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Saturday, September 26, 2009

Yoim Kippur Drasha



Yoim Kippur Drasha

You good for nothing minuval, you have sinned all year long, and now you are going to pay for it!

From Kol Nidrei at sundown until the blowing of the shofar, you will be cramped into an overcrowded room surrounded by unshowered, unshaven men whose empty stomachs are growling louder than the chazzan. But look at the bright side: at least you get your exercise. Between the frequent and incessant beating of your chest and the four instances of full kneeling, you have become a Moslem Tarzan. Shkoiyach.

Chazzal spent many, many hours contemplating the true meaning of Yoim Kippur, while awaiting the horses to reach the finish line. There is a famous machloikess (rabbinic debate) in Yuma on the subject between Bais Shammai and Bais Hillel. Bais Shammai holds that the true commandment of the Toirah is that you should sin all year long, and then repent on Yoim Kippur. Bais Hillel, on the other hand, holds that you should strictly avoid sin all year long, and then enjoy a nice honey glazed ham right after Kol Nidrei. Of course, this is one of the fourteen instances when we hold like Bais Shammai (along with such critical issues as not using toilet paper on Shabbos and the infield fly rule.)

The Reshoinim struggled to define the metaphor by which we can understand how the Jewish People should look upon a single day in which they can redeem themselves for past mistakes and plan for the next year without the aid of a good tax advisor or financial planner.

According to the Rabbeinu Tam, Yoim Kippur is like an all day telethon, where the Aimishteh is raising funds and support for the coming year, and you are asked to contribute of your soul. The ROISH disagrees, using the same metaphor, but reversing it. Says the ROISH, YOU are hosting the telethon, and are appealing to the Rebboinoisheloilum for his support, and you refuse to go off the air until He is ready to write you a check. (And if He pledges 75 dollars or more, you'll send Him an autographed CD of Luciano Pavoratti in concert.)

The RIF holds that the true metaphor for Yoim Kippur is that of the annual performance review. Hakkodoshboruchhu is your manager, and at review time, He reaches out to your colleagues, your superiors, your subordinates, and your clients, soliciting feedback on your performance. He looks at your numbers. He checks how often you have been absent or late to shul. He then synthesizes the information and decides your fate. Will you be terminated? Will you get a raise? Will you get a better bonus? Will you get a hot new secretary?

But how can you protect yourself as the Aimishteh's employee? How can you best ensure a positive year? According to the Pas Akum, this metaphor explains one of the age old questions, which is: Why does Sukkois so closely follow Yoim Kippur? Say the Aimishteh decides to terminate you. What can you do? Can you prove wrongful dismissal? Says the Pas Akum, we stand before Hakkodoshboruchhu four days after Yoim Kippur and wave our phallic looking palm branches at heaven as if to say, "if you terminate me, I'll sue you for sexual harassment!" And in the current politically correct environment, even He has to be careful.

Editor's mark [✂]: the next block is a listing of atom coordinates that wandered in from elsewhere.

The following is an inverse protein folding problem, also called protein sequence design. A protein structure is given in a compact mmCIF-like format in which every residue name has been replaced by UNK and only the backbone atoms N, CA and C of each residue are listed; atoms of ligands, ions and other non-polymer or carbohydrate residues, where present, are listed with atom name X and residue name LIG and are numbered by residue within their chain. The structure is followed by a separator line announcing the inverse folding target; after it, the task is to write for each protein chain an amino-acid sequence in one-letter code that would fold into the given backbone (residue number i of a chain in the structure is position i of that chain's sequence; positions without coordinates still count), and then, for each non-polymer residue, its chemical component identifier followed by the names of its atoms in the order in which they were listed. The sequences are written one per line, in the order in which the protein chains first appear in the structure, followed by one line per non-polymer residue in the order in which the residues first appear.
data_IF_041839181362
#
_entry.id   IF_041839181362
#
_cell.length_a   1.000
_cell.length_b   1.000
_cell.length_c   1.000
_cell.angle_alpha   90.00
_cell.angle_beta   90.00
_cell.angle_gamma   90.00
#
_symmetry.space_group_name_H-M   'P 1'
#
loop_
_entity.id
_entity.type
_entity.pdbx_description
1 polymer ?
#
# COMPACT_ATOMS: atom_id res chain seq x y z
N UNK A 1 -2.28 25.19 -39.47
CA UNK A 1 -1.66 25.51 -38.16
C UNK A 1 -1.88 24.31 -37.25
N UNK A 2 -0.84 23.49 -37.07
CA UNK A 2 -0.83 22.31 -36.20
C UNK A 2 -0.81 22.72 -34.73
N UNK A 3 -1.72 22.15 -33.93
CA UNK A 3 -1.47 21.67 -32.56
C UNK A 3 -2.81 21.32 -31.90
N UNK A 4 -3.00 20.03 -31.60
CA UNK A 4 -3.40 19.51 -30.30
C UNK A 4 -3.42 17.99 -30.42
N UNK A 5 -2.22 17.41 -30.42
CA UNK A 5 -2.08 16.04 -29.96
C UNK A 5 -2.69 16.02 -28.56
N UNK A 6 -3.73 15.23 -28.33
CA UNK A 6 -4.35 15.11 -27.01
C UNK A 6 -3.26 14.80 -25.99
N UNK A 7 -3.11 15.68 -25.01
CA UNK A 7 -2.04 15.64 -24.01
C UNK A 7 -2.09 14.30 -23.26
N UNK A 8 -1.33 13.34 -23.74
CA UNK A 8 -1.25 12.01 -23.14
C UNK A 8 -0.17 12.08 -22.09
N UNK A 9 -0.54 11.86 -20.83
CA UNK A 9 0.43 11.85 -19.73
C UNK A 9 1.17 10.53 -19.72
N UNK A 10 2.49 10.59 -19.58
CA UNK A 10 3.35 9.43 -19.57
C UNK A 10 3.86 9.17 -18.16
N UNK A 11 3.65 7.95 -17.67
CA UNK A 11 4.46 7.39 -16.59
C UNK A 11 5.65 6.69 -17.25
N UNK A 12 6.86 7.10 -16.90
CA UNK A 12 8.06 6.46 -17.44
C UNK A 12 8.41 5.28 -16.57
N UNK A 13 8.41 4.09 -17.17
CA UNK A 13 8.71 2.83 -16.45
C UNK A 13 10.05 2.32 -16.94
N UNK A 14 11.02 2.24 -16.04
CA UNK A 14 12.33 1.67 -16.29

We prepare for this holiest day of days with the greatest degree of sobriety. We set aside Ten Days Of Atonement for spiritual introspection. We say Selichois, special prayers beseeching the Aimishteh for forgiveness. We blow the shoifar, which is intended to strike an internal chord of repentance. And we wave a live chicken over our heads.

In the time of the Second Temple, there was a great debate over this strange practice. The Prushim (Pharasees) held that before Yoim Kippur, every Jewish male should take a chicken by the legs, wave it over the heads of his loved ones, as if to absorb their sins, and then send the chicken off to slaughter. We have recently learned from the Dead Sea Scrolls that the Essenes, on the other hand, held that before Yoim Kippur every Jewish male should choke the chicken, if you know what I mean. Given that the Essenes are not doing too well these days, I guess that was the wrong approach.

There is a famous story of Rabbi Chaim MiVerlozhin. Reb Chaim was traveling from town to town in Inner Mongolia, trying to raise money for his Yeshiva's IPO. When Yoim Kippur came, Reb Chaim went to the only shul in town just in time for Kol Nidrei. "We're sorry," he was told, "but you can't get in without a ticket." Not having purchased a ticket in advance, Reb Chaim was sent away, denied the opportunity to daven on Yoim Kippur in a minyan.